University of Gothenburg

Symposium: Archives, Art and Activism, London 3-5 September 2015

Archives, Art and Activism: Exploring Critical Heritage Approaches to Global Societal Challenges, symposium 3-5 September 2015, at University College London, in collaboration with Critical Heritage Studies at the University of Gothenburg.

Symposium programme & abstracts
Thursday 3rd September

It is widely accepted that history is the result of a process of interpretation, of mediums, archives, narrations, stories, and re-interpretations. Interference is the emotive disposition we develop towards an event, or better towards a residue of that event, which then becomes narration and transformation into a history book. Subjectivity, and the influence it has in relation to an event, is therefore a key aspect in the creation, use and dissemination of an archive.


Traditional English carnivals tend to showcase creative pageantry, innovative costuming and raising money for charity, the Brazilian style focus on Samba drumming, religion, costumes and floats and the Caribbean style put emphasis on design and creating bacchanalian atmosphere. Despite their different focuses, they all have similar aims, make use of the city streets as canvases involving not only the community but businesses and educational institutions. Carnival has the power to make audacious statements about social issues as well as transform the hearts of participants and audiences alike. As a cultural and artistic artform, it is ever changing and progressing in its cultural expressions and yet scholars and artists struggle to properly archive or record it and its contribution to traditional and contemporary arts around the world. In this presentation I will explore the role this artform plays in society, its nature and politics and what makes it difficult to archive it properly despite operating in the digital age. I will then discuss my own contribution and efforts to assist the sector in developing and preserving Carnival arts and heritage.

This presentation starts from the reality of the small-scale archive "Unfinished Histories" grounded in/ by its own practice, examining how, as in the model of grounded theory, direction, methodology and concepts to be addressed arise out of the practice as it develops and out of the uses made of it. Unfinished Histories is anchored in my history as a feminist, dramaturg, activist and maverick academic with an archival imperative and that of my colleague Jessica Higgs, which inform the assumptions we brought to the work, some of them specifically articulated at the time, others implicit or visible at a distance of years and how they have developed. The Grounded Archive also because it has been very much about work on the ground – through events, exhibitions, talks, encounters with audiences / users, making material available/useful and grounded also because it works with the archived i.e. the individuals and companies archived (we call them the Originators) to create the digital archive. As an outreach project it proactively goes out to them to gather archive content physically, informationally and digitally. Its activism is about affect on both the archived Originators (validation, revaluing) and that sought on users/ potential users/visitors (inspiration, empowerment, change).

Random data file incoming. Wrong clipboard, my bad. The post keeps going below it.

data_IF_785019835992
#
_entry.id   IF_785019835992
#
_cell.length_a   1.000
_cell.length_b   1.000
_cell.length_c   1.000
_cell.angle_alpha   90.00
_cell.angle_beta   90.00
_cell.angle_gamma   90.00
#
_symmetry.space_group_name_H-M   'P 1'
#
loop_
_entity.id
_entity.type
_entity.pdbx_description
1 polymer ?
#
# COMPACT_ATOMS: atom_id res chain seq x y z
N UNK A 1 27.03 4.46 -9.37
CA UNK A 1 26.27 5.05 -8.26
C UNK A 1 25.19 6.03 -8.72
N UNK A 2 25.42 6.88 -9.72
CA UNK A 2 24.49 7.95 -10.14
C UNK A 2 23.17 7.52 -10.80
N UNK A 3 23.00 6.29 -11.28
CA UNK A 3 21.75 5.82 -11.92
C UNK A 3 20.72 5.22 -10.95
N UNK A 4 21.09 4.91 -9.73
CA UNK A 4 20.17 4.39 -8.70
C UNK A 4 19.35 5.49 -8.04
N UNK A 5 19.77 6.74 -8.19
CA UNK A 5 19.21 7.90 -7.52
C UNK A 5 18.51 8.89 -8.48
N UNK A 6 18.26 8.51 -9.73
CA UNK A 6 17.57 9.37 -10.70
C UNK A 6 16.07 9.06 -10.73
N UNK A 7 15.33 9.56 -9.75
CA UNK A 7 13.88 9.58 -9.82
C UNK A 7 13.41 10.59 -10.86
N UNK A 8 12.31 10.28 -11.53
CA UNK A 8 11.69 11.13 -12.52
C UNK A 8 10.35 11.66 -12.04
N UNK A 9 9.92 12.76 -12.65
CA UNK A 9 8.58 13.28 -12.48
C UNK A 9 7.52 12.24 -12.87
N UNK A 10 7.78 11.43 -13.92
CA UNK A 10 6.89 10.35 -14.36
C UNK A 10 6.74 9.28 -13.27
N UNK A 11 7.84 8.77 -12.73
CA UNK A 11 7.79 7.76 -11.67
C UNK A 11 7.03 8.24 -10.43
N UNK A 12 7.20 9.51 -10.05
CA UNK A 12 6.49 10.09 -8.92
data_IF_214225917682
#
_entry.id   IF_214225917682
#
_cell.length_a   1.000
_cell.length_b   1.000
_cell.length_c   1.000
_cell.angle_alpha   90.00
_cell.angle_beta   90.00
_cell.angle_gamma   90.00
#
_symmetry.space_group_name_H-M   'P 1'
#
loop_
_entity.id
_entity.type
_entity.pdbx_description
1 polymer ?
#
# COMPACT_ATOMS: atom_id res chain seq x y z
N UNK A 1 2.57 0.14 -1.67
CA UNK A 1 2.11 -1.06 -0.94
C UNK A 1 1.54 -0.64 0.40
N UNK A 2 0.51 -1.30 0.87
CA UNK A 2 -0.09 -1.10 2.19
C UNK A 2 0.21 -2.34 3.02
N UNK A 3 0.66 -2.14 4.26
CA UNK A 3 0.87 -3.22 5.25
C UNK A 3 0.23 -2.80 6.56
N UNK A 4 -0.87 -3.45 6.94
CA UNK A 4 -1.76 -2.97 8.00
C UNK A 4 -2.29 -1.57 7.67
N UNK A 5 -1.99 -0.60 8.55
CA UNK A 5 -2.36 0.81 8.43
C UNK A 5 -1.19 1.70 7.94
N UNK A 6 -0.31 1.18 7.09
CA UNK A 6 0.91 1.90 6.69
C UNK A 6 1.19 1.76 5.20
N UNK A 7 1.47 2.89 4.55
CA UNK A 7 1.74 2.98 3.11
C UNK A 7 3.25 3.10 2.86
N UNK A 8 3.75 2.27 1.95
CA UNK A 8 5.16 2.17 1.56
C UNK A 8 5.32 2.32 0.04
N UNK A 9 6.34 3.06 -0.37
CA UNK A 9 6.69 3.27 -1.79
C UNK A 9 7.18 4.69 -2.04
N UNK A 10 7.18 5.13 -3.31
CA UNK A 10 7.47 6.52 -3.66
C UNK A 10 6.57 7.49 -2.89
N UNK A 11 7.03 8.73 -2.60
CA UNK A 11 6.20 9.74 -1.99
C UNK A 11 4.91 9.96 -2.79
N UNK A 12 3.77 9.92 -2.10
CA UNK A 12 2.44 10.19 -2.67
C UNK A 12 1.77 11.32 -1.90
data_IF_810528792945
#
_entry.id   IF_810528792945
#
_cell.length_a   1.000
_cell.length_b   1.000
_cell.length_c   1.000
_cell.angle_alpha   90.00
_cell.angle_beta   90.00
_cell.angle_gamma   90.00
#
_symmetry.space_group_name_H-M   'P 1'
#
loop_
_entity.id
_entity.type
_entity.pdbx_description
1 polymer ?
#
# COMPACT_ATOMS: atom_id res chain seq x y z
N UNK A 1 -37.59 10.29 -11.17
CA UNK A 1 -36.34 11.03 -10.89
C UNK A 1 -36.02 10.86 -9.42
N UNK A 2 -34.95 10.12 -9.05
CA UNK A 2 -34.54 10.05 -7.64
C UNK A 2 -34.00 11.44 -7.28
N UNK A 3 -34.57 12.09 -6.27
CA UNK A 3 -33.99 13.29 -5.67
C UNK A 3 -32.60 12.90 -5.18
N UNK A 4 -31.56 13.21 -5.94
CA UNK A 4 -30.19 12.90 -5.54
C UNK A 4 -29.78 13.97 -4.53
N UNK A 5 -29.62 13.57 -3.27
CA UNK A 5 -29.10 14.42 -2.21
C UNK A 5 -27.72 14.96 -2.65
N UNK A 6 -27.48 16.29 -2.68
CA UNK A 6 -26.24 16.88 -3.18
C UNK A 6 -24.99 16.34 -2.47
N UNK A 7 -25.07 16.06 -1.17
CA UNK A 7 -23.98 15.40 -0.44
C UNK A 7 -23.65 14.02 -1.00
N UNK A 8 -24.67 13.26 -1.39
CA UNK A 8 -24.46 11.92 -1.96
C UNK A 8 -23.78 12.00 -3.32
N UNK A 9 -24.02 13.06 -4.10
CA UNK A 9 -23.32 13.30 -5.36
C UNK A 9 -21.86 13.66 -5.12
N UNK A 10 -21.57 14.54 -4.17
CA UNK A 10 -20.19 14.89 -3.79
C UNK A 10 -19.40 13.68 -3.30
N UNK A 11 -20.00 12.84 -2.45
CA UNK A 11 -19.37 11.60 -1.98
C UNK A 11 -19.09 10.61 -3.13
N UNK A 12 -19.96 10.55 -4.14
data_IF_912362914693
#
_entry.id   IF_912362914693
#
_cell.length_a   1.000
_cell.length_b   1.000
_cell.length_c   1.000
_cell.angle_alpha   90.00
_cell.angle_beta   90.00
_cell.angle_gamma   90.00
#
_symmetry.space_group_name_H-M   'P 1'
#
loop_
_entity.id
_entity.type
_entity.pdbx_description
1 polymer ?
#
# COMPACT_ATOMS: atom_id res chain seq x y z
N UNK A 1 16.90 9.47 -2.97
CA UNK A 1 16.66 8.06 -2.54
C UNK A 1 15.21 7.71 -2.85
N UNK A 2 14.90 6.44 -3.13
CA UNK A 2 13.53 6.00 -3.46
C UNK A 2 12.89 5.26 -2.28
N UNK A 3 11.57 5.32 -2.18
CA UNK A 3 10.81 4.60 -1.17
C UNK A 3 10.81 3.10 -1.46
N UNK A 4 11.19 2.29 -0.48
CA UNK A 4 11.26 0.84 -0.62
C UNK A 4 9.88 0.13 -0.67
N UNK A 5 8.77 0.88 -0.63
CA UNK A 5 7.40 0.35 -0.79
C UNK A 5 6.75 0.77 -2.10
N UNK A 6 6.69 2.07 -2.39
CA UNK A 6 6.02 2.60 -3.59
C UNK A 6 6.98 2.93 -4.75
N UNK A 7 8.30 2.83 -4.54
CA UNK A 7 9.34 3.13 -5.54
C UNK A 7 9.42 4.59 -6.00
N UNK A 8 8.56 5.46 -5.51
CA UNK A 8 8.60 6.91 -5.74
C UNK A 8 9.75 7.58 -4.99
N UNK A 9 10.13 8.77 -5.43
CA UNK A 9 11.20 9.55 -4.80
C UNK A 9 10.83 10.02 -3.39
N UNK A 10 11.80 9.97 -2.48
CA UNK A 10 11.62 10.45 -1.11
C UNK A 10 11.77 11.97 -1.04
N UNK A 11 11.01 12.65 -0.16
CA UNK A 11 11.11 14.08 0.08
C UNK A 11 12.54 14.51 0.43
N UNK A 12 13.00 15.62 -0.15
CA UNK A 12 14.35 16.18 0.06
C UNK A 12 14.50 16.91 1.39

Robert Harland, Loughborough University, Four As in archive: access, artefact, activism, affect